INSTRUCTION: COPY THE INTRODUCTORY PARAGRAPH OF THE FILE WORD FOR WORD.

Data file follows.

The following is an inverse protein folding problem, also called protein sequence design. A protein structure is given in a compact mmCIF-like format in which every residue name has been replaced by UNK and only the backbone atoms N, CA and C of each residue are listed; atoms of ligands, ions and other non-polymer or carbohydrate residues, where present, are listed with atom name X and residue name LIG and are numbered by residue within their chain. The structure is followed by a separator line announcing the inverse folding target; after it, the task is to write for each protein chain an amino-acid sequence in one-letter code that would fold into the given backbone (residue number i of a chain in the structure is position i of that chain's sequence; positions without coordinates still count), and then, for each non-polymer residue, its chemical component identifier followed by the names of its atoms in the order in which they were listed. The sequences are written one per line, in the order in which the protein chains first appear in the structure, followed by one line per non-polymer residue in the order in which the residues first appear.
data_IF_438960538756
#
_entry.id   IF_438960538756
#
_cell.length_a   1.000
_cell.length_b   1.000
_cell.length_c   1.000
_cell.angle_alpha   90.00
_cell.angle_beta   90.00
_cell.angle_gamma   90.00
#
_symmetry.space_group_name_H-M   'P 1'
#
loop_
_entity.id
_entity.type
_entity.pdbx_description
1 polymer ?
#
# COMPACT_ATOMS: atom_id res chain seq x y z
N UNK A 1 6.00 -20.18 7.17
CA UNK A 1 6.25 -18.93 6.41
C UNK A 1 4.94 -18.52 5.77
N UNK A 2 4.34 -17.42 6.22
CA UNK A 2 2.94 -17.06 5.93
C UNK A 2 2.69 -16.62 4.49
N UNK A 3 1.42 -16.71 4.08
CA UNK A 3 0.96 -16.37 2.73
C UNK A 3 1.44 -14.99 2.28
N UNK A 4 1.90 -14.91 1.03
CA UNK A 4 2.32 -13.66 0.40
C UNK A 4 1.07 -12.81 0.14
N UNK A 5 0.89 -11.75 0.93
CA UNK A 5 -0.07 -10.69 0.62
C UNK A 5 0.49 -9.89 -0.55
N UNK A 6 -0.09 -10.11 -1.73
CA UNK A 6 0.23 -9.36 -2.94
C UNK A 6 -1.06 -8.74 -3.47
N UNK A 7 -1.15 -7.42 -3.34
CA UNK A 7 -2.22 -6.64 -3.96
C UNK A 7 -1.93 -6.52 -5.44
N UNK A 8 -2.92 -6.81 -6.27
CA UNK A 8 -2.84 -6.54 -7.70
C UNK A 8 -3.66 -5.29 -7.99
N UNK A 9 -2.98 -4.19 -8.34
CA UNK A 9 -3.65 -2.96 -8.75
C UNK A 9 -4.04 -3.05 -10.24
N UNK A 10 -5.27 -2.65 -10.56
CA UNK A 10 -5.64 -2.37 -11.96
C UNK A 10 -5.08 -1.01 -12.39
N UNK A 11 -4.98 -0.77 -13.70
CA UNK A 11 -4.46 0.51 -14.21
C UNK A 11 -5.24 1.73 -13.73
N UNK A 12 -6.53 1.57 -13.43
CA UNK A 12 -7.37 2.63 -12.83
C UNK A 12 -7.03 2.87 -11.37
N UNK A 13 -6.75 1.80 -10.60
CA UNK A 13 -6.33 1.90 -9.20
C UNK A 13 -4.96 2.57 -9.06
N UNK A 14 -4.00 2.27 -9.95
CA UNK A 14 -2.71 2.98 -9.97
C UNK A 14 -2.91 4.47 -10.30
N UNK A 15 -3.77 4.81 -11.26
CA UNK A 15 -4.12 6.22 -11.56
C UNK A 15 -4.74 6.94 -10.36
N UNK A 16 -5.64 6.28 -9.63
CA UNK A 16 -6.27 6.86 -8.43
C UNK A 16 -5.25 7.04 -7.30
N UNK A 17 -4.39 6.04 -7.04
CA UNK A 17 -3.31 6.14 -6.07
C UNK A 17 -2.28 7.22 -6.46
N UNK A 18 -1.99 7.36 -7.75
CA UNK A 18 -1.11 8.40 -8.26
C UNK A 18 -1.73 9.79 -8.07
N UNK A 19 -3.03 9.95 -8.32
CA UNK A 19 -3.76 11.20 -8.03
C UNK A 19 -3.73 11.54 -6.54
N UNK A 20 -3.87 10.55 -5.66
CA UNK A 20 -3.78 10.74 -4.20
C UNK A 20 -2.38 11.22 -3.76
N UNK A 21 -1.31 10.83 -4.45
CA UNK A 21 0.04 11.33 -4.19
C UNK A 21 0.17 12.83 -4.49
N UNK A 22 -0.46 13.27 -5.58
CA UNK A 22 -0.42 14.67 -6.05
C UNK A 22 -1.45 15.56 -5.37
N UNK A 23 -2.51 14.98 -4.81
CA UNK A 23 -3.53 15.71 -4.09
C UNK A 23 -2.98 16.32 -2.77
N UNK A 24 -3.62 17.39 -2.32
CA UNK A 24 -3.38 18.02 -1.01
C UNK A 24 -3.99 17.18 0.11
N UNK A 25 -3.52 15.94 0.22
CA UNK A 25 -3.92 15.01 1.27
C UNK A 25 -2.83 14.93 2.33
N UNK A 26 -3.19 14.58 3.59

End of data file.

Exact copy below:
The following is an inverse protein folding problem, also called protein sequence design. A protein structure is given in a compact mmCIF-like format in which every residue name has been replaced by UNK and only the backbone atoms N, CA and C of each residue are listed; atoms of ligands, ions and other non-polymer or carbohydrate residues, where present, are listed with atom name X and residue name LIG and are numbered by residue within their chain. The structure is followed by a separator line announcing the inverse folding target; after it, the task is to write for each protein chain an amino-acid sequence in one-letter code that would fold into the given backbone (residue number i of a chain in the structure is position i of that chain's sequence; positions without coordinates still count), and then, for each non-polymer residue, its chemical component identifier followed by the names of its atoms in the order in which they were listed. The sequences are written one per line, in the order in which the protein chains first appear in the structure, followed by one line per non-polymer residue in the order in which the residues first appear.